** PLEASE NOTE **
- Atmel Studio 7 contains some "Arduino" functions unlreated to Visual Micro. These functions convert Arduino projects to .cpp projects that are unique to Atmel and outside of the Arduino open source eco system . This confuses some users who mistakenly believe they are using Visual Micro features and have subsequently given poor reviews in the Atmel Gallery (or emailed complaints). How to tell if you are using a Visual Micro project? Simple... If a project does not contain an .ino source code of the same name then Visual Micro is not managing the project or the build process. Please use the vMicro menu to open or create your first Arduino projects with Visual Micro.
- Problem: Atmel Studio 7 automatically adds source code to new projects. The code must be deleted for an Arduino project to compile correctly. The code is a main.cpp in the project folder and a directory below the project called Device_startup. Solution: Reinstated in version 1612.01 of Visual Micro, a prompt will appear after compilation requesting the files be deleted. In previous versions only a message was displayed in the compiler output. It is difficult to know how to handle this problem. Some advanced users might want to have a main.cpp and will be annoyed by the prompt. However other novice users have been leaving poor reviews since the prompt was removed.
- Installing from within the IDE via "Tools>Extensions and Updates>Online" is recommended. (Some users will not be able to install from outside of the IDE as a result of an oversight by Microsoft when releasing the Visual Studio shell upon which Atmel Studio is based)
- Switching on "vMicro>Debugger>Atmel Studio Debugger" allows Atmel ICE and other hardware debuggers to be used in combination with a standard Arduino upload. Please follow the guide in the output window after a build to ensure a project_name.cpp is used as an alternatve to .ino files but ensure an empty or dummy project_name.ino remains in the project. The project_name.ino is ignored by the compiler when a .cpp is used but Visual Micro will assume a standard non-arduino atmel project without the .ino.
- We have an active forum. Please report issues or ask questions. You will be answered. Thank you.
A free Arduino extension for Atmel Studio. Arduino compatible build and Atmel Studio debugging. A paid version is available at low cost with many additional features.
If you enjoy using the free version the please leave a review in the Atmel Gallery. If this product fails to install then please install from within atmel studio tools>extensions and updates>online>arduino ide for atmel studiio 7.
Advanded Mode (.ino sources ignored, build from real source code not a temp folder, still applies all other arduino build rules for core and libraries) - Switch on menu command "vMicro>Debugger>Atmel Studio" to use the Atmel Studio Avr Simulator or Hardware Debuggers (ie: Jtag/Swd/Segger) instead of the Visual Micro Software debugger. Add a project_name.cpp to override all .ino files. Click "vMicro>Toggle Hidden Files" to more easily see and debug Arduino core and library source code.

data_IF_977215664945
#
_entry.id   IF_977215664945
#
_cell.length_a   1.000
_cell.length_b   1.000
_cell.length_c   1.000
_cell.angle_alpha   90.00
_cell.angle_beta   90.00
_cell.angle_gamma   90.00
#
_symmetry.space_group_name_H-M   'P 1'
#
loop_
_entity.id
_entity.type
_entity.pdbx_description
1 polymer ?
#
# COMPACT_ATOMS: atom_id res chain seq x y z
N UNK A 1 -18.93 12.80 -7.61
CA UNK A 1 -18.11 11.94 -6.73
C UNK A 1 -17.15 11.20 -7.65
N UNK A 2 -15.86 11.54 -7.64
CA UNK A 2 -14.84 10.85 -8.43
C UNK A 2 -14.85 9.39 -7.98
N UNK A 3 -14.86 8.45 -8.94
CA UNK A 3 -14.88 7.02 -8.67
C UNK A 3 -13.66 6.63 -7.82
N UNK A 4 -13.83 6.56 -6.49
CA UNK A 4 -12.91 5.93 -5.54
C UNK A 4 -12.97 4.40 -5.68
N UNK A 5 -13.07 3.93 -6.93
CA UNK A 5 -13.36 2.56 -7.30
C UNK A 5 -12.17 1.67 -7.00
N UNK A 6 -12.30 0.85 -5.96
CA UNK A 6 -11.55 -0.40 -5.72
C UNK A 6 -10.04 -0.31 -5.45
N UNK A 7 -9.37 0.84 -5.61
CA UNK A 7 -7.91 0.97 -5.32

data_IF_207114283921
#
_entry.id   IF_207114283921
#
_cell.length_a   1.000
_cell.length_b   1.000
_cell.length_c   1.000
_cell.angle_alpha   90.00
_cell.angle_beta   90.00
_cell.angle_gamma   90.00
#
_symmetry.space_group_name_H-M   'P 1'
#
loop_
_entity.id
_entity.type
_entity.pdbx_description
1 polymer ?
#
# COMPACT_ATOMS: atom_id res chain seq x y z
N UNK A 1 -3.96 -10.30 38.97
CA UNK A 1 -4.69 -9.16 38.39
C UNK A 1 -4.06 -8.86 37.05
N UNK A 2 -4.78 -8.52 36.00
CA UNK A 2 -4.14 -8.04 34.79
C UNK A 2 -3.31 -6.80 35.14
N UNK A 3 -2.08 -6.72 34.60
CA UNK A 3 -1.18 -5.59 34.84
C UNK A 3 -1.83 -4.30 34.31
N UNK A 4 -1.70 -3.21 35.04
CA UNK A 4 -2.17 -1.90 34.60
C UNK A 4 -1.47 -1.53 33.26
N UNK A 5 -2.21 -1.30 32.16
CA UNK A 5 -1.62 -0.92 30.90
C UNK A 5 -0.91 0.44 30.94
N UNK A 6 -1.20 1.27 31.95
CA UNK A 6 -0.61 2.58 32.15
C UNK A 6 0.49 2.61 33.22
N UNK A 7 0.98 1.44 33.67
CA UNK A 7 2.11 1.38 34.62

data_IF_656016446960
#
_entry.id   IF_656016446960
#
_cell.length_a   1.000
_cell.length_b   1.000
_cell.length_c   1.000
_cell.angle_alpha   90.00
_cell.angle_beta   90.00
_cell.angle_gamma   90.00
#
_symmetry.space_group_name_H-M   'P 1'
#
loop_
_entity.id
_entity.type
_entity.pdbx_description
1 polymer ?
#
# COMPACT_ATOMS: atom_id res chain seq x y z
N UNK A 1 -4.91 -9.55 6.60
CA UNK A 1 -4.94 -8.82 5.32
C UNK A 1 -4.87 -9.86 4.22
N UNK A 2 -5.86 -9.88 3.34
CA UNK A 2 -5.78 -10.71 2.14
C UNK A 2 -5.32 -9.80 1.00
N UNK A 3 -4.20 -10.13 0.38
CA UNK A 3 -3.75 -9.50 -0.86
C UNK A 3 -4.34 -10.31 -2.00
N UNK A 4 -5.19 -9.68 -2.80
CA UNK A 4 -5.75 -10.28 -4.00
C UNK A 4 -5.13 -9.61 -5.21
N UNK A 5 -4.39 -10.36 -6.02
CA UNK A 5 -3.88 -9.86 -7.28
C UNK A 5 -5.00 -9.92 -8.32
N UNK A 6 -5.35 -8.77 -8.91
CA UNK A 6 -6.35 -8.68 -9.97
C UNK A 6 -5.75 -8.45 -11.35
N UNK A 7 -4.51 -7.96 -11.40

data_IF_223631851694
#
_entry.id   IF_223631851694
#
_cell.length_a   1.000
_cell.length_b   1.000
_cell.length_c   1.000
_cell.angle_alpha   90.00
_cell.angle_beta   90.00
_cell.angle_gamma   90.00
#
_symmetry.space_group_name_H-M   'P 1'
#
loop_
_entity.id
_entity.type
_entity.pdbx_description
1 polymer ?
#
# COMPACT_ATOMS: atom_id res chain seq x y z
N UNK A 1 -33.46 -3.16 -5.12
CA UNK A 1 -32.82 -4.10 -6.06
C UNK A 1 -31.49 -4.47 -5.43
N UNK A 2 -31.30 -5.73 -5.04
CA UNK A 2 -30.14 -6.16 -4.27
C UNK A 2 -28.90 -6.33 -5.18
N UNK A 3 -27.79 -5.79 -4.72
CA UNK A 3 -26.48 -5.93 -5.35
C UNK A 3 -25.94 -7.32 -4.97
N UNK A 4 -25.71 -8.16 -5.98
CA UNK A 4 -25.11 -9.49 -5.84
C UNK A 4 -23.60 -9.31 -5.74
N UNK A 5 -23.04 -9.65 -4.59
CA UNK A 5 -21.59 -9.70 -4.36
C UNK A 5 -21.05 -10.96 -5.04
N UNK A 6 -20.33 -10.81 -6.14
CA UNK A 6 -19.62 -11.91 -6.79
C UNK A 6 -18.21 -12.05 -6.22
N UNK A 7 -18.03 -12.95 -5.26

Known bugs in this release: After installing new hardware in the Board Manager we must click Rescan twice before the new hardware appears in the list.
Simple Mode (builds all sources and applies arduino build rules to .ino files, builds in a temp folder - not recommended for hardware debugging)
Advanced User Tips
Local project Board.txt allows override of most Arduino build properties (requires full version)
Easy access to the underlying Arduino source codes using menu command "vMicro>Toggle Hidden Files"
How to use Segger in Atmel Studio
In order to use J-Link with Atmel Studio, usually it is not necessary to separately install the J-Link software and documentation package. Anyhow, we recommend to make sure that the latest version of the J-Link software is installed and the DLL in Atmel Studio is updated to the latest version. Atmel Studio comes with a lot sample projects for various eval boards.
Using a Atmel Studio project with J-Link
The following steps explain how to configure a project to be used with J-Link.
- Open the project to configure
- Click Project | Properties from the main menu
- Click the Tool tab and select J-Link
- Make sure that the appropriate target interface (JTAG / SWD / ...) is selected
- Make sure that a proper target interface speed is selected (4 MHz works for almost all Cortex-M based targets and leads to good performance)
- Click Build | Build Solution from the main menu
- In order to start a debug session, click Start Debugging and Break.
Ready for debugging
Now the project is ready to be debugged with J-Link / J-Trace.